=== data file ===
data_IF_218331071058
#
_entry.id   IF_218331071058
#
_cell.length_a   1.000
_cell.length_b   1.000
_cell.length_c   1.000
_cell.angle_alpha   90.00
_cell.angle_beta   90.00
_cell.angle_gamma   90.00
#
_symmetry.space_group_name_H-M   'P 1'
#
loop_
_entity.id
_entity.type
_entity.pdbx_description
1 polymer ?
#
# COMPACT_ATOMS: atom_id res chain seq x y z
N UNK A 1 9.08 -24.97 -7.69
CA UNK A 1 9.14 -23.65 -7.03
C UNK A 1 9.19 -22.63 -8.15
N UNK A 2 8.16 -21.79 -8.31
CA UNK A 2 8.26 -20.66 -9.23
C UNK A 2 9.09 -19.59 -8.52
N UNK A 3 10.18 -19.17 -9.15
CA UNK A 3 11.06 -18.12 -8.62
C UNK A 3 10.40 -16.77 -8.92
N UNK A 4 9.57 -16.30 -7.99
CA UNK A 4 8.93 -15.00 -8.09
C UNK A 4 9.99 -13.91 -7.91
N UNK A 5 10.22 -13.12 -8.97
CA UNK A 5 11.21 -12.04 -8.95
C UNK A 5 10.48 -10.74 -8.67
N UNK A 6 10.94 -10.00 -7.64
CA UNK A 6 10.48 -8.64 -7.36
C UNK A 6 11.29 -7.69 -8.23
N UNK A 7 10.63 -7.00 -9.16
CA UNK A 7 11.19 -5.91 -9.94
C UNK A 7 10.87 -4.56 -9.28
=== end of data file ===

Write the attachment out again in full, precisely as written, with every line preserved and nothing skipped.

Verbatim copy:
data_IF_218331071058
#
_entry.id   IF_218331071058
#
_cell.length_a   1.000
_cell.length_b   1.000
_cell.length_c   1.000
_cell.angle_alpha   90.00
_cell.angle_beta   90.00
_cell.angle_gamma   90.00
#
_symmetry.space_group_name_H-M   'P 1'
#
loop_
_entity.id
_entity.type
_entity.pdbx_description
1 polymer ?
#
# COMPACT_ATOMS: atom_id res chain seq x y z
N UNK A 1 9.08 -24.97 -7.69
CA UNK A 1 9.14 -23.65 -7.03
C UNK A 1 9.19 -22.63 -8.15
N UNK A 2 8.16 -21.79 -8.31
CA UNK A 2 8.26 -20.66 -9.23
C UNK A 2 9.09 -19.59 -8.52
N UNK A 3 10.18 -19.17 -9.15
CA UNK A 3 11.06 -18.12 -8.62
C UNK A 3 10.40 -16.77 -8.92
N UNK A 4 9.57 -16.30 -7.99
CA UNK A 4 8.93 -15.00 -8.09
C UNK A 4 9.99 -13.91 -7.91
N UNK A 5 10.22 -13.12 -8.97
CA UNK A 5 11.21 -12.04 -8.95
C UNK A 5 10.48 -10.74 -8.67
N UNK A 6 10.94 -10.00 -7.64
CA UNK A 6 10.48 -8.64 -7.36
C UNK A 6 11.29 -7.69 -8.23
N UNK A 7 10.63 -7.00 -9.16
CA UNK A 7 11.19 -5.91 -9.94
C UNK A 7 10.87 -4.56 -9.28